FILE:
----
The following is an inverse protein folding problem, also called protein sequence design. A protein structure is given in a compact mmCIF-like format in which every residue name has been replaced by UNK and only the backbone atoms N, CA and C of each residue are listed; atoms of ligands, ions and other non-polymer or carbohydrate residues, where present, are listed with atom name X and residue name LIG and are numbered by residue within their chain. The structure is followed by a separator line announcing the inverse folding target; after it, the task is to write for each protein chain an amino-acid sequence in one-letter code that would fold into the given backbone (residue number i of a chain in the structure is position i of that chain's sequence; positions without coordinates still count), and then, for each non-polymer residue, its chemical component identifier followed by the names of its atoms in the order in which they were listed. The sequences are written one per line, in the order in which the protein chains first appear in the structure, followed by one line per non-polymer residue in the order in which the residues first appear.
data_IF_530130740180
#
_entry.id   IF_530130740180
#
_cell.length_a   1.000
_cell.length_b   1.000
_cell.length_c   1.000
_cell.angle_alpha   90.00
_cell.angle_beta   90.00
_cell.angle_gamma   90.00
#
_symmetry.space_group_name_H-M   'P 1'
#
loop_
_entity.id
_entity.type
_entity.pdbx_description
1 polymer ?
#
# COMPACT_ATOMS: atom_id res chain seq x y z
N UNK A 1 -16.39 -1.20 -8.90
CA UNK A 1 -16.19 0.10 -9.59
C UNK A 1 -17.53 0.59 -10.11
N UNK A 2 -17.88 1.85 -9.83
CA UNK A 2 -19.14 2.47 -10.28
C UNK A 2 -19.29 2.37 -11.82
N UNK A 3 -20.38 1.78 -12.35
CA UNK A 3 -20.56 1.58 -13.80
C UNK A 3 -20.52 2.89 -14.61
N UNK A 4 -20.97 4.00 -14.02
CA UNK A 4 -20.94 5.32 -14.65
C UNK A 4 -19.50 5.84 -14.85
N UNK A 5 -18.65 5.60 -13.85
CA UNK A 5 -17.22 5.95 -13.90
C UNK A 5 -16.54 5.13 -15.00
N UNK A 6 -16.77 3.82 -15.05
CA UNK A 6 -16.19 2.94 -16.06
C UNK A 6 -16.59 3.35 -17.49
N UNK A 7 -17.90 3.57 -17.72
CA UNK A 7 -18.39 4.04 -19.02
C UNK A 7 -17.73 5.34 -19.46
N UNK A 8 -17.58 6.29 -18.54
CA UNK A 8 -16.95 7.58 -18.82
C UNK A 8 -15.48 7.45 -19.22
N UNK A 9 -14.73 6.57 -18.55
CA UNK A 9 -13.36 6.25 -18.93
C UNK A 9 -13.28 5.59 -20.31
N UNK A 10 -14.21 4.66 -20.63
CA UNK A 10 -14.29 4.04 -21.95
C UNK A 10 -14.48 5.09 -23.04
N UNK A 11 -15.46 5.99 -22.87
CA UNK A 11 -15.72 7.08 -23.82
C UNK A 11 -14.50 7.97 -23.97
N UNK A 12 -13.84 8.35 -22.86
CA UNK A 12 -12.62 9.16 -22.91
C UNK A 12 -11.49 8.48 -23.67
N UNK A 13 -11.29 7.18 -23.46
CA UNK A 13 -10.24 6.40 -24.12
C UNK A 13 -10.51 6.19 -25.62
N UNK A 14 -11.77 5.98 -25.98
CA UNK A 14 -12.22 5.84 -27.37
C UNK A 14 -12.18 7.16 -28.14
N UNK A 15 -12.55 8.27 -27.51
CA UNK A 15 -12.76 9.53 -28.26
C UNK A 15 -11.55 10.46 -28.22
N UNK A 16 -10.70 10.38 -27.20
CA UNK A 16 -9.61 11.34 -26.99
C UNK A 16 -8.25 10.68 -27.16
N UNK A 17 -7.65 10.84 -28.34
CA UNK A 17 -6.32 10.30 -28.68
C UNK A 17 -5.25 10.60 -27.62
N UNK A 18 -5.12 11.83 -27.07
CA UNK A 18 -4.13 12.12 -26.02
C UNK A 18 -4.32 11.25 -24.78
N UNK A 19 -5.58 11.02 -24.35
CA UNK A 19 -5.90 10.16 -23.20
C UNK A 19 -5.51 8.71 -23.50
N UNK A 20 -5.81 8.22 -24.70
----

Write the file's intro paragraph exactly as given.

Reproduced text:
The following is an inverse protein folding problem, also called protein sequence design. A protein structure is given in a compact mmCIF-like format in which every residue name has been replaced by UNK and only the backbone atoms N, CA and C of each residue are listed; atoms of ligands, ions and other non-polymer or carbohydrate residues, where present, are listed with atom name X and residue name LIG and are numbered by residue within their chain. The structure is followed by a separator line announcing the inverse folding target; after it, the task is to write for each protein chain an amino-acid sequence in one-letter code that would fold into the given backbone (residue number i of a chain in the structure is position i of that chain's sequence; positions without coordinates still count), and then, for each non-polymer residue, its chemical component identifier followed by the names of its atoms in the order in which they were listed. The sequences are written one per line, in the order in which the protein chains first appear in the structure, followed by one line per non-polymer residue in the order in which the residues first appear.